But nobody knows but They

Hi everyone,

I found another poem from the files that uses “name.” It was published in 1994 by Boyds Mills Press in a collection I called THE BOY WHO COUNTED STARS. The book didn’t sell well and I was disappointed because I liked the poems, but alas it had no theme. My editor had warned me about that, but I would have my way, and pay the price.

Thank you, Nate Papes, Springfield News-Leader, for the swell picture.
They

I don’t know their names,
but They live in the grass,
and They’re only two inches tall.
Nobody knows where They came from
or why They’re so terribly small.

They slip through the clover
and hide in the leaves,
so you seldom can see them at all.
Nobody knows why They live there
near the base of our garden wall.

They dance and parade
by the light of the moon
and visit with crickets all day.
Nobody knows how They got there,
or whether They’re planning to stay.

Maybe you’ll meet them,
and maybe you won’t,
if you come to my house to play,
‘Cause everyone wants to know who They are,
but nobody knows but They.

(c) 1994 David L Harrison, from THE BOY WHO COUNTED STARS

Our Little Brother

Hi everyone,

This isn’t my August Word of the Month poem. I’ll write one soon. But for now I’ll show you a “name” poem I did for a book called A THOUSAND COUSINS, published by Boyds Mills Press in 1996. Thank you for clicking over my way today. I appreciate it.

Out Little Brother

Our little brother’s name is Paul
Bartholomew Frockmorton
William Jennings Lincoln
Alexander Jackson Horton
Richard Lyndon Timothy
Leonardo Jeffrey Sid
Edward Perry Johnson,
But we just call him kid,
“Cause by the time you holler, “Paul
Bartholomew Frockmorton
William Jennings Lincoln
Alexander Jackson Horton
Richard Lyndon Timothy
Leonardo Jeffrey Sid
Edward Perry, OPEN THE DOOR!”
You’re sorry that you did.

The delicious artwork is by Betsy Lewin. Isn’t it wonderful?

The Little Boy’s Secret

Hi everyone,

I’ve been queried about granting rights to an Afrikaans translation of “The Little Boy’s Secret,” the first of three stories in THE BOOK OF GIANT STORIES. Afrikaans is spoken in South AfricaNamibia, and, to a lesser extent, BotswanaZambia, and Zimbabwe. It will appear in an educational book for 4th grade students, if I have it right. Initial printing is to be 50,000 copies. I’ve had other work published by the company, which is based in Cape Town. I’ll provide a few more details when I’m free to. The request is for nonexclusive rights to use the story for ten years.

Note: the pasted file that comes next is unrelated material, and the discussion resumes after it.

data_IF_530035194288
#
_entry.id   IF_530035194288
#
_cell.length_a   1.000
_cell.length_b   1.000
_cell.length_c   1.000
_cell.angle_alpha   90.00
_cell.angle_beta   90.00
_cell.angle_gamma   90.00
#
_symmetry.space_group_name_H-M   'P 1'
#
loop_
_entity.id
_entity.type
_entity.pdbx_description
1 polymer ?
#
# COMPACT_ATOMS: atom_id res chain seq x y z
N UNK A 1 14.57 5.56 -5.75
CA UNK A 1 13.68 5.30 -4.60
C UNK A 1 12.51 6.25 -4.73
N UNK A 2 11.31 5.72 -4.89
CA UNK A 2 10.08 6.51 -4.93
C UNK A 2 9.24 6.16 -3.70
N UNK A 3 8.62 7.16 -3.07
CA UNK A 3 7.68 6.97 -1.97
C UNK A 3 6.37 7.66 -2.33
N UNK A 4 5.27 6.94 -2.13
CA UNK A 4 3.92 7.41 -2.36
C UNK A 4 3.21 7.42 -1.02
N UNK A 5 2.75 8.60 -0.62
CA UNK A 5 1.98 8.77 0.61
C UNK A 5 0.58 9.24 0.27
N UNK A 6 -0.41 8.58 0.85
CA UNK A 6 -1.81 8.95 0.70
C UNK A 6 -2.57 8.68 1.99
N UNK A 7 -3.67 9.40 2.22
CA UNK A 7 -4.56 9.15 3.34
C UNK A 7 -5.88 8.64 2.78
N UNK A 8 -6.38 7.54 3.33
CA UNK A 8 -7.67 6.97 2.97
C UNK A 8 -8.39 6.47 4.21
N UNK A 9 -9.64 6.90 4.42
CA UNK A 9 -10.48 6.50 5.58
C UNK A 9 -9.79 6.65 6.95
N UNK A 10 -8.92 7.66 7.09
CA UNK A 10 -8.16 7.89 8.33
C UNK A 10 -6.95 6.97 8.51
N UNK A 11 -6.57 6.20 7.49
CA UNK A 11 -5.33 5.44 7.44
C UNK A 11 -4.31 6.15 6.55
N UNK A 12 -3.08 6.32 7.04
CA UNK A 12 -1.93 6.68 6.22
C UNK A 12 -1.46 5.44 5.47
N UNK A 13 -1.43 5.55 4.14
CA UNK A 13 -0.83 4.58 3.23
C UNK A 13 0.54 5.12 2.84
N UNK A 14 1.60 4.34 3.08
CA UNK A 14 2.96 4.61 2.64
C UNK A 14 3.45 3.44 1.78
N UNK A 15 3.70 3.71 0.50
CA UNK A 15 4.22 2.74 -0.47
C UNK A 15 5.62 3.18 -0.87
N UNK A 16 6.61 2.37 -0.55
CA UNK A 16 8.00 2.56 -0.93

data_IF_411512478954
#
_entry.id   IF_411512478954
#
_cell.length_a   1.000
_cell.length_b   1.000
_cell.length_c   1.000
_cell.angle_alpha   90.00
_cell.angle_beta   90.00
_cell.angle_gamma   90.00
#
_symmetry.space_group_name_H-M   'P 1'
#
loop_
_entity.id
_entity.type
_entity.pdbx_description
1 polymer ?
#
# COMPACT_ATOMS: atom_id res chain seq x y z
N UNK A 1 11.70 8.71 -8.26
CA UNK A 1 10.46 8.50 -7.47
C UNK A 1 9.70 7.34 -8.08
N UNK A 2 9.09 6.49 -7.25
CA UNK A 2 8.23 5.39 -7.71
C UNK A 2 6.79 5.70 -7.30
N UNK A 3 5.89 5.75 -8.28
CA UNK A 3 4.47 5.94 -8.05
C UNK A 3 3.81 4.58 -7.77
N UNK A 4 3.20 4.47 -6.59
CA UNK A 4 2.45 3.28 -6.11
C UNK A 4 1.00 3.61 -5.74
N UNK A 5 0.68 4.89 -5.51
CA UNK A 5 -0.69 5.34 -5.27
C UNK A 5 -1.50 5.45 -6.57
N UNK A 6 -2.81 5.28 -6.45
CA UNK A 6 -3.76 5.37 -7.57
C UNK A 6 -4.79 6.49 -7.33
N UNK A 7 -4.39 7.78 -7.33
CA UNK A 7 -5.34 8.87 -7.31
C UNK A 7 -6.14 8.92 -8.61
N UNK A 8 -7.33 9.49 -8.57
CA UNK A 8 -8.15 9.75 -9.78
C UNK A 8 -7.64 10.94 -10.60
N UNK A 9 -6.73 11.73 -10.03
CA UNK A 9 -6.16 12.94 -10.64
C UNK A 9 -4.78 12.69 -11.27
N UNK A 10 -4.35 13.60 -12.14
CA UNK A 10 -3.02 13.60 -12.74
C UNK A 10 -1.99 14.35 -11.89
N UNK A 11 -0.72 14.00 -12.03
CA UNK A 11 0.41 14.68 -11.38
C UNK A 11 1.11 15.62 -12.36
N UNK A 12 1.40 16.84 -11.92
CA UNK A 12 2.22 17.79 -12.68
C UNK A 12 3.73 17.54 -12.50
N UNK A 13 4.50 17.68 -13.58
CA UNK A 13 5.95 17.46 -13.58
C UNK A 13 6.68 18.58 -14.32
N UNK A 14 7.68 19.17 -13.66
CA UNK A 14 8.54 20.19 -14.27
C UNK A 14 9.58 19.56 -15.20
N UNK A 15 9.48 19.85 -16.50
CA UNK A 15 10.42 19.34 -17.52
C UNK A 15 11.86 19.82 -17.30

I’m so pleased to see work from this book still finding its way to children in the United States and abroad. It was first published in 1972 in the U.S. by American Heritage Press and co-published in England. The next year was when it won a Christopher Medal. In 2001, Boyds Mills Press republished it. And now, on its half-century birthday, a new audience of kids in Africa will meet the boy with a secret and learn what it is. I don’t know how many times stories and limericks from THE BOOK OF GIANT STORIES have been anthologized. Many. I hope to reach an agreement soon on this most recent request.

I wish you bright paint

Hi everyone,

Another day in National Poetry Month, another poem from the files. This one comes from CONNECTING DOTS, POEMS OF MY JOURNEY, my autobiographical collection published by Boyds Mills Press in 2004. It begins with one of my earliest memories, when I was four and got bitten by a dog, and ends with a poem about my parting wish for others.